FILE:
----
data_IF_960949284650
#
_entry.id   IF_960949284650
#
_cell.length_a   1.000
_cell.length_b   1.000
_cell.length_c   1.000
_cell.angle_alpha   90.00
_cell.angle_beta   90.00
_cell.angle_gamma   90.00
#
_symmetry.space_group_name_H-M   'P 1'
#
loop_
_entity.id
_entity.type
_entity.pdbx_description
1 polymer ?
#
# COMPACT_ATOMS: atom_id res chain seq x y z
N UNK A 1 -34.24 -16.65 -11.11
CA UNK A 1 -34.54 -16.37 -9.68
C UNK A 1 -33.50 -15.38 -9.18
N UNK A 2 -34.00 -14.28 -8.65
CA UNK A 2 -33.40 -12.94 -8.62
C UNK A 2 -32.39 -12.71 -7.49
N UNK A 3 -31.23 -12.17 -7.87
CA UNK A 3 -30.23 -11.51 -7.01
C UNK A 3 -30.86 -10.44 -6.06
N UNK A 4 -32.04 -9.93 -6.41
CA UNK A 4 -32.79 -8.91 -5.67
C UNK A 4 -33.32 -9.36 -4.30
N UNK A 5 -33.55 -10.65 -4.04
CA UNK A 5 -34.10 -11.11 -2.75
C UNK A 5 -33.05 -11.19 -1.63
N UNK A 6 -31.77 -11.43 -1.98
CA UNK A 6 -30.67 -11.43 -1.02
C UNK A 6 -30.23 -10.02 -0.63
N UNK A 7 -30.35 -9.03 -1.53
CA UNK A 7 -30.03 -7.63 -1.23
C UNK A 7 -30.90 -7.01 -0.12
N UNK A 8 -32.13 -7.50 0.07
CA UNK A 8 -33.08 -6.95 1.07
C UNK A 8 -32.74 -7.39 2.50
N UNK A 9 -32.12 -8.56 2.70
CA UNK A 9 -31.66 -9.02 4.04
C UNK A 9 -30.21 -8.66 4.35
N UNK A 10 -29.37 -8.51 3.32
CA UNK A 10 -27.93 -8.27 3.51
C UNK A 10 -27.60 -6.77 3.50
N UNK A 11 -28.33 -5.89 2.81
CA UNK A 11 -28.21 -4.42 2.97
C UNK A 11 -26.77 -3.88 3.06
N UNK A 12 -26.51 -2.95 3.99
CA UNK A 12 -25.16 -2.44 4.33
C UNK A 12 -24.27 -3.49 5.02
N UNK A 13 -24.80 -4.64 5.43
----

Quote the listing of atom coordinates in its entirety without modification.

data_IF_960949284650
#
_entry.id   IF_960949284650
#
_cell.length_a   1.000
_cell.length_b   1.000
_cell.length_c   1.000
_cell.angle_alpha   90.00
_cell.angle_beta   90.00
_cell.angle_gamma   90.00
#
_symmetry.space_group_name_H-M   'P 1'
#
loop_
_entity.id
_entity.type
_entity.pdbx_description
1 polymer ?
#
# COMPACT_ATOMS: atom_id res chain seq x y z
N UNK A 1 -34.24 -16.65 -11.11
CA UNK A 1 -34.54 -16.37 -9.68
C UNK A 1 -33.50 -15.38 -9.18
N UNK A 2 -34.00 -14.28 -8.65
CA UNK A 2 -33.40 -12.94 -8.62
C UNK A 2 -32.39 -12.71 -7.49
N UNK A 3 -31.23 -12.17 -7.87
CA UNK A 3 -30.23 -11.51 -7.01
C UNK A 3 -30.86 -10.44 -6.06
N UNK A 4 -32.04 -9.93 -6.41
CA UNK A 4 -32.79 -8.91 -5.67
C UNK A 4 -33.32 -9.36 -4.30
N UNK A 5 -33.55 -10.65 -4.04
CA UNK A 5 -34.10 -11.11 -2.75
C UNK A 5 -33.05 -11.19 -1.63
N UNK A 6 -31.77 -11.43 -1.98
CA UNK A 6 -30.67 -11.43 -1.02
C UNK A 6 -30.23 -10.02 -0.63
N UNK A 7 -30.35 -9.03 -1.53
CA UNK A 7 -30.03 -7.63 -1.23
C UNK A 7 -30.90 -7.01 -0.12
N UNK A 8 -32.13 -7.50 0.07
CA UNK A 8 -33.08 -6.95 1.07
C UNK A 8 -32.74 -7.39 2.50
N UNK A 9 -32.12 -8.56 2.70
CA UNK A 9 -31.66 -9.02 4.04
C UNK A 9 -30.21 -8.66 4.35
N UNK A 10 -29.37 -8.51 3.32
CA UNK A 10 -27.93 -8.27 3.51
C UNK A 10 -27.60 -6.77 3.50
N UNK A 11 -28.33 -5.89 2.81
CA UNK A 11 -28.21 -4.42 2.97
C UNK A 11 -26.77 -3.88 3.06
N UNK A 12 -26.51 -2.95 3.99
CA UNK A 12 -25.16 -2.44 4.33
C UNK A 12 -24.27 -3.49 5.02
N UNK A 13 -24.80 -4.64 5.43